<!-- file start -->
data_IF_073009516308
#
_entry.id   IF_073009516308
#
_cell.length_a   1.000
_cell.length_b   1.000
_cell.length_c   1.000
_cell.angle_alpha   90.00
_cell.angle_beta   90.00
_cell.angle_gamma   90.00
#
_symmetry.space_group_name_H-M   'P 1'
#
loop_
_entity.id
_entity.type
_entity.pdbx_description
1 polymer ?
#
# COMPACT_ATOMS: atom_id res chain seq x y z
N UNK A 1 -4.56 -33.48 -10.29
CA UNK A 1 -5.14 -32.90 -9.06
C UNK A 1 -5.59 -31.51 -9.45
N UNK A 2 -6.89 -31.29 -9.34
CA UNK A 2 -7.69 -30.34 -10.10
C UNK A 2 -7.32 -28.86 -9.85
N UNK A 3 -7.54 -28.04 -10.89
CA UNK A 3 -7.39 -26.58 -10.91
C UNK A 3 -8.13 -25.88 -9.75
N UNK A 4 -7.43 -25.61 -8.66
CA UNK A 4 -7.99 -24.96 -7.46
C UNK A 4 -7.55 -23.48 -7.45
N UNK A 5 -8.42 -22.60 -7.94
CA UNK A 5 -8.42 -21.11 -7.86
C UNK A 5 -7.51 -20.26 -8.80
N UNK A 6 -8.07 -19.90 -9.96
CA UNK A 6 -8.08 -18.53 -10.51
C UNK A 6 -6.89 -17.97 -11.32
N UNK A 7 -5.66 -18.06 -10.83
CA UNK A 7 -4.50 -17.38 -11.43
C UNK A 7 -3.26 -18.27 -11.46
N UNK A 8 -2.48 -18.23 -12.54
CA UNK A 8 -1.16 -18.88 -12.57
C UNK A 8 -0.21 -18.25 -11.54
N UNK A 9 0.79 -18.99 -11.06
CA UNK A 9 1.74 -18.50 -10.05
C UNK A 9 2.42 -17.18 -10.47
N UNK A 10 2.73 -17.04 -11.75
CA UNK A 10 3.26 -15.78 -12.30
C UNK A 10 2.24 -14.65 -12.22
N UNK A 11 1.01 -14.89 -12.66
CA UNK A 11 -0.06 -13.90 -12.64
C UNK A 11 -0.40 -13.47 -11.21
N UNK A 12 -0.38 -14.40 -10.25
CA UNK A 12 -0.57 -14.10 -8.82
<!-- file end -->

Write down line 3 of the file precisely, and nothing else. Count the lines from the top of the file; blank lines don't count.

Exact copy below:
_entry.id   IF_073009516308